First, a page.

Best tasting early peas

VerdunVerdun Posts: 23,348
Im always looking for the sweetest tastiest early peas. ..meteor, Hurst green shaft, etc. growing Mangetout this time too. Will be sowing very soon so which are the tastiest peas folks?


  • It always has to be Hurst Greenshaft for me. I've tried others but these gave me the sweetest peas I've tasted. They are good heavy croppers too. They were recommended to me by a friend on another forum and I've grown them sometimes with others and sometimes just on their own. From now on it'll be on their own unless something very special comes along.

  • Zoomer44Zoomer44 Posts: 2,908

    I enjoy all the one's grown in my garden, so much so, most never make it to the kitchen. They're fairly bog standard one's though - Pea's Early Onwards, Sugar Snap, mangetout - Delikata and for the first time last year - Purple Pea.

    Apart from the latter the others grew well from seeds sown early March, must be the soil and being sheltered but pea's and beans do really well in my garden. We had a couple of very chilly nights too after they were planted out mid April. The latter fared better from seeds sown in April and planted out when the seedlings were ready. Pea's Early Onward and the Sugar Snap variety me thinks were frost hardy.

    They were ready to pick early July, as I was eating them before I went on my  jollies, very tastyimage

  • Busy-LizzieBusy-Lizzie Posts: 11,929

    I grow Kelvedon Wonder as the seeds are easy to find here in France, but they are called "Merveille de Kelvedon" and Greenshaft when I remember to buy the seeds on trips to England. I will be growing a French variety of Mangetout peas this year as well.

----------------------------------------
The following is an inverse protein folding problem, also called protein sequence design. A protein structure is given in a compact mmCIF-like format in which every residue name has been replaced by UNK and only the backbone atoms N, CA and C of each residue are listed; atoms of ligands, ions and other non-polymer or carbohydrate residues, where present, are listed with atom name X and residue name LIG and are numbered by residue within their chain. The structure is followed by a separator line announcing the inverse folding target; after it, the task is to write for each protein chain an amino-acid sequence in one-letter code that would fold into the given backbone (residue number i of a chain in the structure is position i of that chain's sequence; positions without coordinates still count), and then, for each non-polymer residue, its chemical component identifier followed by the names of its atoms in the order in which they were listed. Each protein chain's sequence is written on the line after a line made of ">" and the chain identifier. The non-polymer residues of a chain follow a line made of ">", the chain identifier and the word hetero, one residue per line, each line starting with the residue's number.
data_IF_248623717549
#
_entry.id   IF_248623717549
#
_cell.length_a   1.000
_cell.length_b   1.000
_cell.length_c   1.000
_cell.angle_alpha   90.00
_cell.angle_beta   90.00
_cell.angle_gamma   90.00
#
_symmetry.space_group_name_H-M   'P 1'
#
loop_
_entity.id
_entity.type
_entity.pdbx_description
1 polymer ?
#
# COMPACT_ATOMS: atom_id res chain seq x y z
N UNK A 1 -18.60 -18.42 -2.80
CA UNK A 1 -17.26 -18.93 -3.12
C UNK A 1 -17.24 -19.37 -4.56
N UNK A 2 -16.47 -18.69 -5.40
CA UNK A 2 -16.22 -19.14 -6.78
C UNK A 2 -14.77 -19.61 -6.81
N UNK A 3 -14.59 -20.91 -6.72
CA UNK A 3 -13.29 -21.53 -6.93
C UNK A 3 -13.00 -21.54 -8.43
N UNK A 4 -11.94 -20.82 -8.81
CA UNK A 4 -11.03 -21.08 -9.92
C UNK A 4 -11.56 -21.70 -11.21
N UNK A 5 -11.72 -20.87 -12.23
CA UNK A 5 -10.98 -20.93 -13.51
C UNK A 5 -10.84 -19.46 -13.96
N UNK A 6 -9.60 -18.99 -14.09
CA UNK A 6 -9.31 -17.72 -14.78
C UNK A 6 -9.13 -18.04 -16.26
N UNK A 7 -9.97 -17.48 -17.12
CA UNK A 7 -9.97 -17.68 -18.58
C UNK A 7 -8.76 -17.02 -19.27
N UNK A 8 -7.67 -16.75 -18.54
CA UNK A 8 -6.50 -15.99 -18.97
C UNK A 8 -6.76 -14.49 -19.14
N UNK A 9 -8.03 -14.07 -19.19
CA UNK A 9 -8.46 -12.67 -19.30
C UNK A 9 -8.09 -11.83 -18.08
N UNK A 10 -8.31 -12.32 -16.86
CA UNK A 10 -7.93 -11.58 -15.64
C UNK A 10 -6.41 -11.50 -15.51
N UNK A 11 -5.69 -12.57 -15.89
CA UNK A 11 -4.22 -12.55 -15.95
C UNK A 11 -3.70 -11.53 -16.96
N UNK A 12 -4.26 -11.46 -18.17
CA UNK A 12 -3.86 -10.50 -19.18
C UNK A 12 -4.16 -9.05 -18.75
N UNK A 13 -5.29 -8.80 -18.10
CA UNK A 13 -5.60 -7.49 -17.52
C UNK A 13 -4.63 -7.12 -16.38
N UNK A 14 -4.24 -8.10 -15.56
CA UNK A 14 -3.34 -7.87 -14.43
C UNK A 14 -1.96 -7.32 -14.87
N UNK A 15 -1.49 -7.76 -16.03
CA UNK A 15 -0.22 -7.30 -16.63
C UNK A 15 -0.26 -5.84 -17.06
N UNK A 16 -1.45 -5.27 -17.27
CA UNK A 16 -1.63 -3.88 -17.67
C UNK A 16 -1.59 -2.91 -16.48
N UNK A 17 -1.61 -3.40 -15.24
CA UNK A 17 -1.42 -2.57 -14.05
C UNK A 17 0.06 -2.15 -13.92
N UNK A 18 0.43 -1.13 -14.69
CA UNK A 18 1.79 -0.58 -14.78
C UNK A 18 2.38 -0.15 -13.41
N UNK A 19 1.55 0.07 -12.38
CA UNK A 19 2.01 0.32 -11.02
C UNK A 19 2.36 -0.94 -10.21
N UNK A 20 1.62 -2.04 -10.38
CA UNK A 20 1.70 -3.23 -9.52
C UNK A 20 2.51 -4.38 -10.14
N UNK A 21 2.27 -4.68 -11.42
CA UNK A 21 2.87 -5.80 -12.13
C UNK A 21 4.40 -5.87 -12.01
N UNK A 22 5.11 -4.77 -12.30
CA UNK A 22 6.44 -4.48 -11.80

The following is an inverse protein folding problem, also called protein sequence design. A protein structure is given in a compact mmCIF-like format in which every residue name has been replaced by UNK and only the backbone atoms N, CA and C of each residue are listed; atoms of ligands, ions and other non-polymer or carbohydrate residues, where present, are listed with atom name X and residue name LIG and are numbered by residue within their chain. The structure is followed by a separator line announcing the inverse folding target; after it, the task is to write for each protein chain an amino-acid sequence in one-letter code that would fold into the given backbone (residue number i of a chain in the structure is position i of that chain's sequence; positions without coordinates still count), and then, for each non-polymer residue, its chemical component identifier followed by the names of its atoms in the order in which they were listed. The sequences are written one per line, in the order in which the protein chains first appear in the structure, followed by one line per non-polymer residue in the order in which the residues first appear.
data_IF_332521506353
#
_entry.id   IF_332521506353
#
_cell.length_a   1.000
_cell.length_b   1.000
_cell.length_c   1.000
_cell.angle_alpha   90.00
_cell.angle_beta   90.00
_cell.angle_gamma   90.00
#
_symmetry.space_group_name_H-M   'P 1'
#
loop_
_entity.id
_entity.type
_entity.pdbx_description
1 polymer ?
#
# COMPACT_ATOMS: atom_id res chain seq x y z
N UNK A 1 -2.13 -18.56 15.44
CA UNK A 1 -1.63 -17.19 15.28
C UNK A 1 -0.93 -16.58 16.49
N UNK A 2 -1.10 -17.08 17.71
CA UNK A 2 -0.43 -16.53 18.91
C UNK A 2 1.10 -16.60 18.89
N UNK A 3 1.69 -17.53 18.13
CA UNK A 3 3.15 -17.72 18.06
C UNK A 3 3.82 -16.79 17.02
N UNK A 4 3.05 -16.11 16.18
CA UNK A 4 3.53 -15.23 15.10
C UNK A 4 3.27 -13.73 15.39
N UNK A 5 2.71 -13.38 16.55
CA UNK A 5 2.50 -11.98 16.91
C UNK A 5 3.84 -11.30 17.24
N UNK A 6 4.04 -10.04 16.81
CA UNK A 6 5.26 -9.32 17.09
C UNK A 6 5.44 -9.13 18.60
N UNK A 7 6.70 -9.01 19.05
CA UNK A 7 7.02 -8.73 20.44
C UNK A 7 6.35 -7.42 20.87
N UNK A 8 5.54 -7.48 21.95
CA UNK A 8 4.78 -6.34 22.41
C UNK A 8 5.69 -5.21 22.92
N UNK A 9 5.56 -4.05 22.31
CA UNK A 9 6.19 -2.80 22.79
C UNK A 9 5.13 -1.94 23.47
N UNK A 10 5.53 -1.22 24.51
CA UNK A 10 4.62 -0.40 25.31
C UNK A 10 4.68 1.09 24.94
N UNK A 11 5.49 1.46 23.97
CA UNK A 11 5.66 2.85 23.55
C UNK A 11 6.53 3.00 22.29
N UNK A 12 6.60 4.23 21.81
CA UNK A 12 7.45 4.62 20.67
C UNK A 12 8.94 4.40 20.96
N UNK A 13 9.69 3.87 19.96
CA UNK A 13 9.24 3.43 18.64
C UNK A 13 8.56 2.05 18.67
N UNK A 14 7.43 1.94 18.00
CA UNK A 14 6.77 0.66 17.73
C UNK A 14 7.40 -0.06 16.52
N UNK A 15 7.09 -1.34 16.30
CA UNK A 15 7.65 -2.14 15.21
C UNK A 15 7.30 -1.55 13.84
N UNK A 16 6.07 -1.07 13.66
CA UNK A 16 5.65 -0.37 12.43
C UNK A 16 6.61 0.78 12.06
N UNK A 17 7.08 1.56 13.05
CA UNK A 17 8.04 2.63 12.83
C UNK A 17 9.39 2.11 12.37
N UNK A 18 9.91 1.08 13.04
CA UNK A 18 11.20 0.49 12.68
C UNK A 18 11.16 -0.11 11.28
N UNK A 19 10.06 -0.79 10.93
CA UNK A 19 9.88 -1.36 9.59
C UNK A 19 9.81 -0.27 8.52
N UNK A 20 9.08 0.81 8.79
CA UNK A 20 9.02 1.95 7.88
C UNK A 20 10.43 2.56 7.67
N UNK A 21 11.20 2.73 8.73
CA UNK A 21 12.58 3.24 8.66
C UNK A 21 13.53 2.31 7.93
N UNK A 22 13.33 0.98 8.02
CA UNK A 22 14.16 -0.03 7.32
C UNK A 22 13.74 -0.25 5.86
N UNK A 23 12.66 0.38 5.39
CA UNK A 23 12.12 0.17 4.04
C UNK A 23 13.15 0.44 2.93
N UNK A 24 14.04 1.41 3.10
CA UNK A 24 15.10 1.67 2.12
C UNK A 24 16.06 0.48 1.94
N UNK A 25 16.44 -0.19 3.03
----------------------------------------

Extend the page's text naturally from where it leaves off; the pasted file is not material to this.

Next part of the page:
• LeggiLeggi Posts: 489
    Sorry I'm a bit late with my question, is the pea moth a common problem and do you just cover at flowering time to stop them? I'm also going to be growing Hurst Greenshaft but it's the first time for me.
  • LeggiLeggi Posts: 489
    Excellent, cheers Verdun. I hadn't known there was a potential problem until I read this thread, so thanks for that too.
  • PentilliePentillie Posts: 411
    Hurst Greenshaft has always proved totally reliable for me at my allotment. In three years of growing them I have had probably only half a dozen pods affected by maggots - my freezer contains enough saved peas to see me through to the following harvest. Whether it's the area I live in ( 400 feet up in the Chilterns ), or sheer luck, I have never been bothered by pests on the peas - I certainly don't spray against moths. Have tried other varieties but none are anywhere near as productive or certain in germination. Taste is as good as anything else around, so give them a go Verdun!
  • NetherfieldNetherfield Posts: 120

    We have grown 'canoe' for the last 5 years, I guess it's down to personal choice about what anyone likes, two years ago they were not available,but are back again now.

  • artjakartjak Posts: 4,168

    I have tried to grow peas for about 6 years here in the Fens and never grown a single one. Don't have many probs with other veg.image

  • BobTheGardenerBobTheGardener LeicsPosts: 6,363